Garsiv, who happens to be eldest son is the next in line to inherit King Sharaman's throne. However, he receives word, from his Uncle Nizam (Ben Kingsley), that the Holy city of Alamut, is supplying alleged weapons of mass destruction to Persia's enemies. Thus, Nizam advises the young aspiring ruler and future heir to the throne that immediate action must be taken, even though it goes completely against the king's wishes. Gee, I wonder why this whole plot scenario seems vaguely familiar? Could it be that Disney and Jerry have some sort of hidden political agenda as a metaphor in this movie? Or it could be just one helluva a coincidence, I'll let you be the judge. Coincidences to real life events aside, this film doesn't focus heavily on that concept. After all, Bruckheimer's trying to make another billion dollar possible franchise here, so you know he's not going to risk it over a controversial subject matter. Moving on though, Dastan leads a surprise attack against the city of Alamut, before his brother and the rest of the Persian army could advance. Thus, conquering the entire kingdom during one successful raid, and forcing the lovely Princess Tamina (Gemma Arterton) into marriage with Garsiv. However, the story doesn't end there.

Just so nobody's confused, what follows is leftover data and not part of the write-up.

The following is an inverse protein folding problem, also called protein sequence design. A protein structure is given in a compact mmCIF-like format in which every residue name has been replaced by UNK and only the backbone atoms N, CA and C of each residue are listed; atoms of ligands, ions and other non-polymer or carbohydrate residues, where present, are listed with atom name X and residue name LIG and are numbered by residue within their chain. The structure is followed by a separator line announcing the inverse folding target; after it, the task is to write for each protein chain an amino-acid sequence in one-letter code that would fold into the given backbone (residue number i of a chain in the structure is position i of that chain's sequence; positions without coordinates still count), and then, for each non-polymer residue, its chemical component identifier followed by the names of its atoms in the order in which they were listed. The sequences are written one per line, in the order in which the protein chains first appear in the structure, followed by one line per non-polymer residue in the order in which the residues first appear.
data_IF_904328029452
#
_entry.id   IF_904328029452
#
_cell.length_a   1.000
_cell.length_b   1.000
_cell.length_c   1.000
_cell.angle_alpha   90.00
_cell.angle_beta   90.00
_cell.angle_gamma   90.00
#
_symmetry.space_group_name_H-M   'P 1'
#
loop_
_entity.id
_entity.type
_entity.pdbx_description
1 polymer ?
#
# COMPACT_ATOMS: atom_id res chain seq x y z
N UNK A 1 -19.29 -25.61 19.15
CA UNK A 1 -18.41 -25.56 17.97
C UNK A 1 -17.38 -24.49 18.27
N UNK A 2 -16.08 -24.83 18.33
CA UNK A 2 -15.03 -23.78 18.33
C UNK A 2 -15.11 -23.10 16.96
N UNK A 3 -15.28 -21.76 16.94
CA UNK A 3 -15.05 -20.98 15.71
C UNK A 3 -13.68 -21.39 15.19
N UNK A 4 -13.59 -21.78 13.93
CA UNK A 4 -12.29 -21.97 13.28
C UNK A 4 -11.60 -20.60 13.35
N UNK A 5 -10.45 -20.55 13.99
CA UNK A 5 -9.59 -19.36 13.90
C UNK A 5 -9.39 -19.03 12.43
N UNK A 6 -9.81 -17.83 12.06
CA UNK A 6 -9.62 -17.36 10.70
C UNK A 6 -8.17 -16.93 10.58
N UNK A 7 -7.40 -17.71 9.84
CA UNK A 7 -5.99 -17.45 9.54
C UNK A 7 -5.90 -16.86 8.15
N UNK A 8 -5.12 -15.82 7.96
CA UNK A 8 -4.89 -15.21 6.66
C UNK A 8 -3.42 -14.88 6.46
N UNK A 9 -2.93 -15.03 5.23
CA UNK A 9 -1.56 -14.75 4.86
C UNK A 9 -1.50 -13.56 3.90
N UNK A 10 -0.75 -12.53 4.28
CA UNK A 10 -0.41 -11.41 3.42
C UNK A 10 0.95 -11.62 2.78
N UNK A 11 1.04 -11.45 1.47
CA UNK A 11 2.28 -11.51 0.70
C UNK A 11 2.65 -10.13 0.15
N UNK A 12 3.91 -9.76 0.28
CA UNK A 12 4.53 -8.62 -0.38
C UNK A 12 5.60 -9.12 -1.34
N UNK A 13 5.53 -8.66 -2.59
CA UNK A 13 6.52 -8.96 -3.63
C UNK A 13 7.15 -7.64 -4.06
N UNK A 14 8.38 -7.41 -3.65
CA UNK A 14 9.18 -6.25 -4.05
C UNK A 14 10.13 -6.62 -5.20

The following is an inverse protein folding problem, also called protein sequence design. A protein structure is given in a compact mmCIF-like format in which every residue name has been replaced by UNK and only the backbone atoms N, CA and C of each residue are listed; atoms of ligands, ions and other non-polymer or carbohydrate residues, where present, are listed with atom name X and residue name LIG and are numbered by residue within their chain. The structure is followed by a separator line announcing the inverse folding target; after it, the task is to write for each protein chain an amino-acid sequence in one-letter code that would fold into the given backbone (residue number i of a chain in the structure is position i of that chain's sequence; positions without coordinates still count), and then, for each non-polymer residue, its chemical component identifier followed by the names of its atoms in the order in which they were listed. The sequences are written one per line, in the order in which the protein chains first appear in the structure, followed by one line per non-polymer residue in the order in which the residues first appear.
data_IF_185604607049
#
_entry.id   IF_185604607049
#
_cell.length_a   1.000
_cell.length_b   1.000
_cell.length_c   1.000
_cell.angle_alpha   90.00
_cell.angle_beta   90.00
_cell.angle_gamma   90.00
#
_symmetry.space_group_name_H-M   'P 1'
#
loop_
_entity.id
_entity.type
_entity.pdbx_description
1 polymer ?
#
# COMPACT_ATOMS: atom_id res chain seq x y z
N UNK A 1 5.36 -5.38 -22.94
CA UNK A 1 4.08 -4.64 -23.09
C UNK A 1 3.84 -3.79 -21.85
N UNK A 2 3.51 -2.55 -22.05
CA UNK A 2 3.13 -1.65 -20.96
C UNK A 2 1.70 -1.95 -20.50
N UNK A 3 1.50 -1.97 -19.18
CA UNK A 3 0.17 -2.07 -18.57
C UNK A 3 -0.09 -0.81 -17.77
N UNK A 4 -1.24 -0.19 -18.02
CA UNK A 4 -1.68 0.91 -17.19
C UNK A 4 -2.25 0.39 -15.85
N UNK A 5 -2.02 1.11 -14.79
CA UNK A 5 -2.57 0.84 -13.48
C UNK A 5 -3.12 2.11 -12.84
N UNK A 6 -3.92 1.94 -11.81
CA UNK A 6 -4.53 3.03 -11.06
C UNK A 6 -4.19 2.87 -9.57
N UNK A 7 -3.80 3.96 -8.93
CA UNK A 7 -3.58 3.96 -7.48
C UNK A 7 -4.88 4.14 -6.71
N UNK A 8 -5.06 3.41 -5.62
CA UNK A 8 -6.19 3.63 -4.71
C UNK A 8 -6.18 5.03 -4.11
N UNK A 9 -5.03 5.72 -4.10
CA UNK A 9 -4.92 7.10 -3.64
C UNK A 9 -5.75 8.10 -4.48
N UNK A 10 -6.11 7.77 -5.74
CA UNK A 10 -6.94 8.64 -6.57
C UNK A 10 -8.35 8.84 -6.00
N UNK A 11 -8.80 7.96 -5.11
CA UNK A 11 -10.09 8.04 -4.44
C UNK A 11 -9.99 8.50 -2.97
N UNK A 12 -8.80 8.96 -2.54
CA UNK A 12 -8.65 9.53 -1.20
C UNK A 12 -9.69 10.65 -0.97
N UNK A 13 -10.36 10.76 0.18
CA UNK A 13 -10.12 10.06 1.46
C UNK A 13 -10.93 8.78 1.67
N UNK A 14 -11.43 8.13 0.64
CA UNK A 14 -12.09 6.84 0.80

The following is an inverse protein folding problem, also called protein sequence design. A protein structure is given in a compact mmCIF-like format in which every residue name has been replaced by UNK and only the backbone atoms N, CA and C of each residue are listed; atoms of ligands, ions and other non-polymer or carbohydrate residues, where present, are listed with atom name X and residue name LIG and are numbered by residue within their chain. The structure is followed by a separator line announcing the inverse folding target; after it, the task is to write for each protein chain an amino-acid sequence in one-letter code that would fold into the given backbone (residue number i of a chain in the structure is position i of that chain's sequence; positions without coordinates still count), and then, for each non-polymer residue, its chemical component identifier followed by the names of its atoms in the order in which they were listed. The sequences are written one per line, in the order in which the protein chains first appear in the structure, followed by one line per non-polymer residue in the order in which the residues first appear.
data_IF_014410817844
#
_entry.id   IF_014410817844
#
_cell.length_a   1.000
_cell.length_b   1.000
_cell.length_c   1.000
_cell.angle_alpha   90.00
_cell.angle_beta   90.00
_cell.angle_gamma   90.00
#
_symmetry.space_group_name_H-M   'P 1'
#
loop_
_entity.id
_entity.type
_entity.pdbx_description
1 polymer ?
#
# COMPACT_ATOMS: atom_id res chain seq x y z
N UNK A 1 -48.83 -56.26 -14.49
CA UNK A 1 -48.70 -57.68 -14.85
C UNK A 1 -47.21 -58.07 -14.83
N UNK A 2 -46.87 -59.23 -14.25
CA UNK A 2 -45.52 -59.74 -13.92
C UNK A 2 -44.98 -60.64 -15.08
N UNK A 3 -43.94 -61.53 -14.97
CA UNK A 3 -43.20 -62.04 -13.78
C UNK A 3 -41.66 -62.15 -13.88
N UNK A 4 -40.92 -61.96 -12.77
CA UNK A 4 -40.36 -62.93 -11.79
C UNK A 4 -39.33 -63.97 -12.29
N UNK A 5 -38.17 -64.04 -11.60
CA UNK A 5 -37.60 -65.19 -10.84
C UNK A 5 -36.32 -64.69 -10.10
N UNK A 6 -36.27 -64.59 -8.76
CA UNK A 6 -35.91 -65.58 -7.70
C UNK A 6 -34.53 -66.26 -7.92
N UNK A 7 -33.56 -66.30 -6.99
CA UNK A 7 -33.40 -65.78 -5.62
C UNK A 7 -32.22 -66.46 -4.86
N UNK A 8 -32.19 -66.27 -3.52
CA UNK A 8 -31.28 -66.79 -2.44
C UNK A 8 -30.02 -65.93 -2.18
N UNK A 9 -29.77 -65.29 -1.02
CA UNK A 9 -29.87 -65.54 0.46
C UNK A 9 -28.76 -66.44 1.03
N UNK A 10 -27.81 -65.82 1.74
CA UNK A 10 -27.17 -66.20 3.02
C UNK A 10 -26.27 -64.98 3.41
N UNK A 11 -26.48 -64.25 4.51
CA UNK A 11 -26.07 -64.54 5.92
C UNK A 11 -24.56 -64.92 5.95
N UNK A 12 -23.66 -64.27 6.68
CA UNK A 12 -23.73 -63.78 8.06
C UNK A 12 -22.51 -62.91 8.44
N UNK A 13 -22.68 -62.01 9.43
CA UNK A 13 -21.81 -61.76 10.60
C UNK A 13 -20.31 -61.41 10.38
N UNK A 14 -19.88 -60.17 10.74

As it turns out, Nizam stages the whole ordeal to attain the infamous "sands of time dagger", so he may go back and rewrite history. Which wouldn't be so bad depending on who you ask but as the lovely Princess Tamina tells us, "if the dagger uses too much of the sands of time, then our very own world could be destroyed and reduced to nothing." Whoa, that's definitely a real weapon of mass destruction there, I tells ya. Hence, Princess Tamina and Prince Dastan must put aside their petty differences and save the kingdom Persia, before the end of humanity is brought forth due Nizam's greed and arrogance.
I'll be honest, the story for this movie is pretty much the weakest part of this film. It lacks any kind of suspense, and tension build up. At least the video game was able to make the player feel like they were working towards something through the dangerous and suspenseful parts. Where as this film, it just becomes redundantly boring. As you could obviously tell how the film was going to end from a mile away. Heck, even the movie posters for this film give you a dead give away who the traitor is that tries to screw Dastan and the kingdom over. Something I thought would have worked so much better had they kept the traitor as more of a mystery, rather than shamelessly self promoting Ben Kingsley as the obvious villain of the movie. Heck, even his appearance alone is a dead give away, as he holds up that classic arch villain look.